• the frequency content of the sound reflected back to the musicians (Do you remember? the end of Part 1: The goals for a successful acoustic design explains that musicians like to hear rythms and musical expressions that are mostly emitted at medium and high frequencies). Therefore, the reflected sound should contain less energy at low frequencies than at higher frequencies. You manage this by adjusting the dimensions and physical properties of the finishes and the materials (ex: thickness, width, length, density or also stiffness) around the musicians, so that they absorb more energy at low frequencies. 

reflected sound energy around the musicians - low frequencies - - stage acoustics - medium 'mid' frequencies - hiigh frequencies - acoustic design for music rehearsal rooms for orchestras - large music ensemble rooms - sound reverberation - room acoustics

 

 

 

Volume and space for music rehearsal rooms

Part 1: The goals for a successful acoustic design explains that containing the sound energy of the music is key to ensure a successful rehearsal room.

For large ensembles (including 20 musicians), the room volume should to be relatively large so that the music doesn’t sound too loud. If the ensembles include loud instruments (such as brass instruments or also percussions), the volume should be even larger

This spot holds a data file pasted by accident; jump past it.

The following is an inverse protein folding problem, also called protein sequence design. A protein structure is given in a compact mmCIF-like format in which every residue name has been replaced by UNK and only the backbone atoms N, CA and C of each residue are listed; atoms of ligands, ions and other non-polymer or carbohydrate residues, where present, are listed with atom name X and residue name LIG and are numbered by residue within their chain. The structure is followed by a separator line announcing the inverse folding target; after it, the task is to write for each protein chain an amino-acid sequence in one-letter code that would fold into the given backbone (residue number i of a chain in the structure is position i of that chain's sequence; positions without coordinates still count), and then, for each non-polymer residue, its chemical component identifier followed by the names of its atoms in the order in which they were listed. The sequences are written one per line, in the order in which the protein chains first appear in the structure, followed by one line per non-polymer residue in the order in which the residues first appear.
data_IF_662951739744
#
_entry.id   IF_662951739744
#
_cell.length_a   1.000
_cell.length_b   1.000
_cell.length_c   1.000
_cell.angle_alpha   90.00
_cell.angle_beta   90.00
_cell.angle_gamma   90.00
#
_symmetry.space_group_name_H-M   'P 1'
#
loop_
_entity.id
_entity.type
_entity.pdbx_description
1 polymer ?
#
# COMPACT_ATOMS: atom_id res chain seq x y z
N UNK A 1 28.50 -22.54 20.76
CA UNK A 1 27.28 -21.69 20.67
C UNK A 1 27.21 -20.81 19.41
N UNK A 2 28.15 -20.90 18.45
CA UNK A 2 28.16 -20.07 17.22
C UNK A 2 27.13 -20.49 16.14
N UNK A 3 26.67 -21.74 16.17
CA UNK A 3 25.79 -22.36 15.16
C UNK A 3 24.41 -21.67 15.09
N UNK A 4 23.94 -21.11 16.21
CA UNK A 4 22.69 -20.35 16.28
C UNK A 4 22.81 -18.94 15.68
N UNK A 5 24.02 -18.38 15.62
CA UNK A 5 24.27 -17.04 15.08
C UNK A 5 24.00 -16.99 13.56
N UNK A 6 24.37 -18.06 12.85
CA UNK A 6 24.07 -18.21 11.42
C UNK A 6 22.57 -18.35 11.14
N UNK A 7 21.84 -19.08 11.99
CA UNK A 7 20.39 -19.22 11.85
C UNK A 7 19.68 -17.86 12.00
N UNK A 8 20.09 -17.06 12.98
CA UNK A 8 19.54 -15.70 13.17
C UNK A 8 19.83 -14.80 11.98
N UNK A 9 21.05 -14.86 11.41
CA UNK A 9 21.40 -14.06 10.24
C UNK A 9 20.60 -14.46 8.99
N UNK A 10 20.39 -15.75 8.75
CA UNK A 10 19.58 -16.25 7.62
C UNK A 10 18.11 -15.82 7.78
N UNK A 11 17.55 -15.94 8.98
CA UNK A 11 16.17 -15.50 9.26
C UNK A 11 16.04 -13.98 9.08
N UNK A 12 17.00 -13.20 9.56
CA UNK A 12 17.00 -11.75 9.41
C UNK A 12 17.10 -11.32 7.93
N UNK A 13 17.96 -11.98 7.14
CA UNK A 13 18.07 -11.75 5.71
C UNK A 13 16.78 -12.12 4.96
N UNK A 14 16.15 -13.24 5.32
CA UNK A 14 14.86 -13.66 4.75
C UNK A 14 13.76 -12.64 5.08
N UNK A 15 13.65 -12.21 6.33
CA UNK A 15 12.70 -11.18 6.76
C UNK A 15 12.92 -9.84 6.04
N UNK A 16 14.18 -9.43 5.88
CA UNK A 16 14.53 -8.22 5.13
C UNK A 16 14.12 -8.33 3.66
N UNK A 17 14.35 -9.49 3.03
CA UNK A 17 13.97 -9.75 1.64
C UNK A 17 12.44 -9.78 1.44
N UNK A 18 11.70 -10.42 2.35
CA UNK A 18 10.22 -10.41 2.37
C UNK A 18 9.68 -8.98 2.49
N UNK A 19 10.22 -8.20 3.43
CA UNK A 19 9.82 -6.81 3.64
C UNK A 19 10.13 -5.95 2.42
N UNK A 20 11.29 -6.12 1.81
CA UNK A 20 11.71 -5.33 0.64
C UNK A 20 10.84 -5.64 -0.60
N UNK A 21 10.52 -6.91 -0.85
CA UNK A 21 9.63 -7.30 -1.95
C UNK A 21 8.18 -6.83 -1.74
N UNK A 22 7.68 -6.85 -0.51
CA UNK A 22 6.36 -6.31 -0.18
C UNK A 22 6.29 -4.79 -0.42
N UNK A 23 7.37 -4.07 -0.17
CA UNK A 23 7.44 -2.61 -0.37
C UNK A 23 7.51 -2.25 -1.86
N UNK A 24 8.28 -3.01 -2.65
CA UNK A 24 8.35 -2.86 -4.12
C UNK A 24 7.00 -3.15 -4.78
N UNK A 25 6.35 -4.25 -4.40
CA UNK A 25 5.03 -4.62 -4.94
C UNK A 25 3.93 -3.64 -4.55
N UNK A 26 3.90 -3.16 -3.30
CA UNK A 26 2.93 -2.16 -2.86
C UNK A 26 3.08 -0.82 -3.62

You shoud also set an area where artists will sit (or stand!) and make sure they are not too close to (vertical and flat) acoustically reflective surfaces like the walls. 

Norwegian Standard 8178:2014  – Acoustic criteria for rooms and spaces for music rehearsal and performance  provides guidance on the necessary volume and space  for music rehearsal and perforance spaces depending on the type of music played inside. Read Acoustic design planning for music spaces  for more details. 

 

Note: The international standard ISO 23591:2021 – Acoustic quality criteria for music rehearsal rooms and spaces provides the same guidance.

 

For large music ensemble rooms with more than 20-25 musicians (our case here), you should consider the dimensions below.